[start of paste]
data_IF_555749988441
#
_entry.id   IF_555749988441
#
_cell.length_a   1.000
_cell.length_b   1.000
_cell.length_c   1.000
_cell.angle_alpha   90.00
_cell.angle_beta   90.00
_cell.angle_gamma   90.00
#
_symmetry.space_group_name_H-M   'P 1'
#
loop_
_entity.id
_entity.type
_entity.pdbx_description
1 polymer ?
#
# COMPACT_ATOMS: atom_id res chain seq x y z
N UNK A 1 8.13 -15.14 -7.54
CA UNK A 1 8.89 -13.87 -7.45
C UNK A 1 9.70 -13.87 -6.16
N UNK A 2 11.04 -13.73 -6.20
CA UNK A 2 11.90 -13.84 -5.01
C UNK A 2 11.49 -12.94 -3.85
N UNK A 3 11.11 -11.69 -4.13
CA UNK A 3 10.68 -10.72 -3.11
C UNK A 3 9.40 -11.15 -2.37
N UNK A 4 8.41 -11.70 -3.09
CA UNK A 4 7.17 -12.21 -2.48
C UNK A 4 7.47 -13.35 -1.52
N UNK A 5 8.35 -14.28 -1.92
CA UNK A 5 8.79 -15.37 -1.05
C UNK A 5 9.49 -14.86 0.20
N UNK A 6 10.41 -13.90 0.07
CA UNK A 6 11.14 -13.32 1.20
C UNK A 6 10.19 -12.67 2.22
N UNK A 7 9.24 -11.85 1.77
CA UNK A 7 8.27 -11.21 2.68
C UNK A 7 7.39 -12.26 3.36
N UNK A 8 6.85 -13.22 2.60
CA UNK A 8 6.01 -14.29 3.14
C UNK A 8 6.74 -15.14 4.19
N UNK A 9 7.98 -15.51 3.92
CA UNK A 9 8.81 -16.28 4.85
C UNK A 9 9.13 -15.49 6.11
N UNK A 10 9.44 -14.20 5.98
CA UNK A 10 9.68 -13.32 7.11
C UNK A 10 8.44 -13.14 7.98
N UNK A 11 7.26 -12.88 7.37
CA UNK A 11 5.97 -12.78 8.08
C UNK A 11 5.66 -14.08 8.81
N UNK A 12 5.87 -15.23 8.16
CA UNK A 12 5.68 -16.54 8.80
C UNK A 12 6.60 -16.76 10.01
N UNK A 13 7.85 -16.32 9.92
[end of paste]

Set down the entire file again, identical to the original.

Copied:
data_IF_555749988441
#
_entry.id   IF_555749988441
#
_cell.length_a   1.000
_cell.length_b   1.000
_cell.length_c   1.000
_cell.angle_alpha   90.00
_cell.angle_beta   90.00
_cell.angle_gamma   90.00
#
_symmetry.space_group_name_H-M   'P 1'
#
loop_
_entity.id
_entity.type
_entity.pdbx_description
1 polymer ?
#
# COMPACT_ATOMS: atom_id res chain seq x y z
N UNK A 1 8.13 -15.14 -7.54
CA UNK A 1 8.89 -13.87 -7.45
C UNK A 1 9.70 -13.87 -6.16
N UNK A 2 11.04 -13.73 -6.20
CA UNK A 2 11.90 -13.84 -5.01
C UNK A 2 11.49 -12.94 -3.85
N UNK A 3 11.11 -11.69 -4.13
CA UNK A 3 10.68 -10.72 -3.11
C UNK A 3 9.40 -11.15 -2.37
N UNK A 4 8.41 -11.70 -3.09
CA UNK A 4 7.17 -12.21 -2.48
C UNK A 4 7.47 -13.35 -1.52
N UNK A 5 8.35 -14.28 -1.92
CA UNK A 5 8.79 -15.37 -1.05
C UNK A 5 9.49 -14.86 0.20
N UNK A 6 10.41 -13.90 0.07
CA UNK A 6 11.14 -13.32 1.20
C UNK A 6 10.19 -12.67 2.22
N UNK A 7 9.24 -11.85 1.77
CA UNK A 7 8.27 -11.21 2.68
C UNK A 7 7.39 -12.26 3.36
N UNK A 8 6.85 -13.22 2.60
CA UNK A 8 6.01 -14.29 3.14
C UNK A 8 6.74 -15.14 4.19
N UNK A 9 7.98 -15.51 3.92
CA UNK A 9 8.81 -16.28 4.85
C UNK A 9 9.13 -15.49 6.11
N UNK A 10 9.44 -14.20 5.98
CA UNK A 10 9.68 -13.32 7.11
C UNK A 10 8.44 -13.14 7.98
N UNK A 11 7.26 -12.88 7.37
CA UNK A 11 5.97 -12.78 8.08
C UNK A 11 5.66 -14.08 8.81
N UNK A 12 5.87 -15.23 8.16
CA UNK A 12 5.68 -16.54 8.80
C UNK A 12 6.60 -16.76 10.01
N UNK A 13 7.85 -16.32 9.92